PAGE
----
CustomerService myInstance = uContainer.Resolve<CustomerService>();

Property (Setter) Injection

In addition to constructor injection, described earlier, the Unity Application Block supports property and method call injection. The following code demonstrates property injection. A class named ProductService exposes as a property a reference to an instance of another class named SupplierData (not defined in the following code). To force dependency injection of the dependent object, developers must apply the Dependency attribute to the property declaration, as shown in the following code.

public class ProductService
  private SupplierData supplier;

  public SupplierData SupplierDetails 
    get { return supplier; }
    set { supplier = value; }

Now, creating an instance of the ProductService class using the Unity Application Block will automatically generate an instance of the SupplierData class and set it as the value of the SupplierDetails property of the ProductService class.

For more details of how you can use these and other features of the Unity Application Block in your applications, see Key Scenarios.

The Unity Application Block includes the following features:

  • It provides a mechanism for building (or assembling) instances of objects, which may contain other dependent object instances.
  • It exposes RegisterType methods that support configuring the container with type mappings and objects (including singleton instances) and Resolve methods that return instances of built objects that can contain any dependent objects.
  • It provides inversion of control (IoC) functionality by allowing injection of preconfigured objects into classes built by the application block. Developers can specify an interface or class type in the constructor (constructor injection), or apply attributes to properties and methods to initiate property injection and method call injection.
  • It supports a hierarchy for containers. A container may have child container(s), allowing object location queries to pass from the child out through the parent container(s).
  • It can read configuration information from standard configuration systems, such as XML files, and use it to configure the container.
  • It makes no demands on the object class definition. There is no requirement to apply attributes to classes (except when using property or method call injection), and there are no limitations on the class declaration.
  • It supports custom container extensions that developers can implement; for example, methods to allow additional object construction and container features such as caching.

Dependency injection provides opportunities to simplify code, abstract dependencies between objects, and generate dependent object instances automatically. However, the process may have a minor impact on performance, and it can increase complexity where only simple dependencies exist.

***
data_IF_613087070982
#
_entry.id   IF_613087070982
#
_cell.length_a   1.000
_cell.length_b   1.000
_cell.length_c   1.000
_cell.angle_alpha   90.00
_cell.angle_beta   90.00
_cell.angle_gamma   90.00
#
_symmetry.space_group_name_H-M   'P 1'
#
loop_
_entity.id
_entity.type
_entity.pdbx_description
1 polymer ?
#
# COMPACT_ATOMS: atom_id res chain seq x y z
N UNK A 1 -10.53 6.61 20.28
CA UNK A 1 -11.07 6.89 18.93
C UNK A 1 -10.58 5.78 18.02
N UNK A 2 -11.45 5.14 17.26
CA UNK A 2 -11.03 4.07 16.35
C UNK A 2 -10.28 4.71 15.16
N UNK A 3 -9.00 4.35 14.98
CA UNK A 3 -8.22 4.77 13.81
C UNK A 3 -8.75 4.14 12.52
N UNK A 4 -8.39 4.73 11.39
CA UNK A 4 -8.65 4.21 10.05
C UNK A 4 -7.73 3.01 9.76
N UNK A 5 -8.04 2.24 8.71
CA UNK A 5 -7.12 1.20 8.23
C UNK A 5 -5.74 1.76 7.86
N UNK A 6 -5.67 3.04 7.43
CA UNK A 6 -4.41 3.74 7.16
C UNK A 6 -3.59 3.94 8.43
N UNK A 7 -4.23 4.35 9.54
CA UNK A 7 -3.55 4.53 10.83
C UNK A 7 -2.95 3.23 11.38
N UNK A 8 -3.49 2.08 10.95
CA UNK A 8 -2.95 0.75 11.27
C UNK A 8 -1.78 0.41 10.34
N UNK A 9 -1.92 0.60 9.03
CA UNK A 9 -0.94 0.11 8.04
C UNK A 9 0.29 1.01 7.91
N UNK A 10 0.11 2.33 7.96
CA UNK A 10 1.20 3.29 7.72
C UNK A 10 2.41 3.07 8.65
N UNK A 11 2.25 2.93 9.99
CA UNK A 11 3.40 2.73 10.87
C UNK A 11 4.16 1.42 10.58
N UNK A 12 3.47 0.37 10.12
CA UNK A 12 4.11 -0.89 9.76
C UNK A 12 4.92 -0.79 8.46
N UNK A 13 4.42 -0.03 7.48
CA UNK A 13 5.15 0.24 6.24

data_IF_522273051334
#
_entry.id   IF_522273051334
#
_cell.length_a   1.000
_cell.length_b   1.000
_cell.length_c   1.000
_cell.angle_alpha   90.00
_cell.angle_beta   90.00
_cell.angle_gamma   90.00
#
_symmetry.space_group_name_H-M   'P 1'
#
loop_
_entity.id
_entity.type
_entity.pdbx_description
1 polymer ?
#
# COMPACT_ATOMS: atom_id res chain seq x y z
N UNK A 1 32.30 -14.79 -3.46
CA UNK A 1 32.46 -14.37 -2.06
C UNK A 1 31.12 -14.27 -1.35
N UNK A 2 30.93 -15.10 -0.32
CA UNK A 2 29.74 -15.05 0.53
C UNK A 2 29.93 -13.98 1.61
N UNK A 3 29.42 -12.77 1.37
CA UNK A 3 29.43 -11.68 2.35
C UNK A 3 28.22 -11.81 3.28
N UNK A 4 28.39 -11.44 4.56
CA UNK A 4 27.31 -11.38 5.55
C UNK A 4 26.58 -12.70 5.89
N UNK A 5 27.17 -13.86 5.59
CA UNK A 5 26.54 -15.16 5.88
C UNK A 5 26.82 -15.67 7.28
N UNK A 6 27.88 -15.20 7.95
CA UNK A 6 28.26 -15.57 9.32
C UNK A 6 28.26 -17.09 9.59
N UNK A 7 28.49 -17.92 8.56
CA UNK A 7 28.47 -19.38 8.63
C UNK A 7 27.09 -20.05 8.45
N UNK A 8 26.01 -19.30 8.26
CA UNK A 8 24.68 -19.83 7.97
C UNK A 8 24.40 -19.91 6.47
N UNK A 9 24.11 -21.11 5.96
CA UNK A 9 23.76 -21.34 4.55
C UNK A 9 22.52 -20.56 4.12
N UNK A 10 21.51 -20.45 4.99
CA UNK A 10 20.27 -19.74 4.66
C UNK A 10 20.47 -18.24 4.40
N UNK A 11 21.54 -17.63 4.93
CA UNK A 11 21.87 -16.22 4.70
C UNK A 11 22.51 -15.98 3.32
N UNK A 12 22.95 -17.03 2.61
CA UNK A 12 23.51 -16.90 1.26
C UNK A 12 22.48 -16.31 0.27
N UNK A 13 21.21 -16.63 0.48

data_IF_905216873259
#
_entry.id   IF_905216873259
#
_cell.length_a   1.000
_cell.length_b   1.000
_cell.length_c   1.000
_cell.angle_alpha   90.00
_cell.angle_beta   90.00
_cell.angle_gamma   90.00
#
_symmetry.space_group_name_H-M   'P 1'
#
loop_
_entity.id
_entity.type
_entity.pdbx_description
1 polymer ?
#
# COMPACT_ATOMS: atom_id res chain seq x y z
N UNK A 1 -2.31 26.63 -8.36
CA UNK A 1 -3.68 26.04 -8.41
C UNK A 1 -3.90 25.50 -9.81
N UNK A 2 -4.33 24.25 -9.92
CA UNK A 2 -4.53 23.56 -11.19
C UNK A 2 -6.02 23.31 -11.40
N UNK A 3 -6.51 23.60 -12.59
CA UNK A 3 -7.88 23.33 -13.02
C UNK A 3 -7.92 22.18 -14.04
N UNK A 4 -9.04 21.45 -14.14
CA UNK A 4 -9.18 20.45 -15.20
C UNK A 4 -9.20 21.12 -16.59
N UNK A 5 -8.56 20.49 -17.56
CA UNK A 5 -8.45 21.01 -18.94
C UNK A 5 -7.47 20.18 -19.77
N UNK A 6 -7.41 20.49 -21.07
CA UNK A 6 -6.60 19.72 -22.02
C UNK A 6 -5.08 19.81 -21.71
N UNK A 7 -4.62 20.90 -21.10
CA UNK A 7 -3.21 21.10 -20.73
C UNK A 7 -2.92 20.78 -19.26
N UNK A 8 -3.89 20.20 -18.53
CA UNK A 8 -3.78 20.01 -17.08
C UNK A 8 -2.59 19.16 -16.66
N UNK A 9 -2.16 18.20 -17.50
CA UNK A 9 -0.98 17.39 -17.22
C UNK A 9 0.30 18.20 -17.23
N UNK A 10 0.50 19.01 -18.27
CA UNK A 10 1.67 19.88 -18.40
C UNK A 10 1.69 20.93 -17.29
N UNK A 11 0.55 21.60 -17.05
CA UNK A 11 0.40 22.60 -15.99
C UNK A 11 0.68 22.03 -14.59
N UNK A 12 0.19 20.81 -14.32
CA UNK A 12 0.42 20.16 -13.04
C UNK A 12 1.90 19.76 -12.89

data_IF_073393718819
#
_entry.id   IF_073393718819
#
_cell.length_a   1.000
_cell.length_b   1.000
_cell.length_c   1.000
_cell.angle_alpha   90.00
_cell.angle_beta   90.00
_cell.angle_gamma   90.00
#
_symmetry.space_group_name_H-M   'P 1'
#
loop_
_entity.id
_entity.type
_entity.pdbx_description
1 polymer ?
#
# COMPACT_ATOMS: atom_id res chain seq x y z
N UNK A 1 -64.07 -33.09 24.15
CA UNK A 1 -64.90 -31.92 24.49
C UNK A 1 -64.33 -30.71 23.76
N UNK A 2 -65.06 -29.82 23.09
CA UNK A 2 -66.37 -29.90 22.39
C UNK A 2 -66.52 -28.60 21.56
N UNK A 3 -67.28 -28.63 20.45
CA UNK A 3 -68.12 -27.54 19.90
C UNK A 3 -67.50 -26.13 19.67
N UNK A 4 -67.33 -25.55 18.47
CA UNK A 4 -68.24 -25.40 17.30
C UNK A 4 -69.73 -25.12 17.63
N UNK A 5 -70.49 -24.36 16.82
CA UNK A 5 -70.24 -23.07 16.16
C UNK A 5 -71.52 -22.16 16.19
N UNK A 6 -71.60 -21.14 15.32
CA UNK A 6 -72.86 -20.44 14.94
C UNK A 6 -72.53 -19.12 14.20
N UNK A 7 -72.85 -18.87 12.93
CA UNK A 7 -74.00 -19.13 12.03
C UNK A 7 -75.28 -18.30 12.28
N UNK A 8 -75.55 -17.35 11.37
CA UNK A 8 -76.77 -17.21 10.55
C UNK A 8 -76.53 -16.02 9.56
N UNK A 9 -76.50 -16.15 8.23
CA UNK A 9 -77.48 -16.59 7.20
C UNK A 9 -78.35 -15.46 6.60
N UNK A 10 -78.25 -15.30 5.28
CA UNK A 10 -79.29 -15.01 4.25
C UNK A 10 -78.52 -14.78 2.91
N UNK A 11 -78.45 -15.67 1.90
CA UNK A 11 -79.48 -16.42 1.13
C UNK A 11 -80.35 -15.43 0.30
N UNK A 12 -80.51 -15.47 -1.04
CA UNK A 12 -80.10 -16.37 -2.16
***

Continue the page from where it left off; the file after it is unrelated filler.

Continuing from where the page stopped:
In general, you should use the Unity Application Block in the following situations:

  • Your objects and classes may have dependencies on other objects or classes.
  • Your dependencies are complex or require abstraction.
  • You want to take advantage of constructor, method, or property call injection features.
  • You want to manage the lifetime of object instances.
  • You want to be able to configure and change dependencies at run time.
  • You want to be able to cache or persist the dependencies across postbacks in a Web application.

You should not use the Unity Application Block in the following situations:

  • Your objects and classes have no dependencies on other objects or classes.
  • Your dependencies are very simple and do not require abstraction.

This release of the Unity Application Block contains several minor changes to the source code. These changes include the following:

  • Removal of all obsolete ObjectBuilder code
  • Fix for a bug when using lifetime managers with open generic types
  • Fix for a bug where the RegisterType method was overriding the RegisterInstance method
  • Performance improvement when resolving singletons
  • Exposure of some additional internal classes as public to make it easier write extensions that need to resolve dependencies in a customized way
  • Addition of try...catch blocks to improve the error messages returned when value resolution fails

These changes do not affect the API of Unity, or the way that you use it.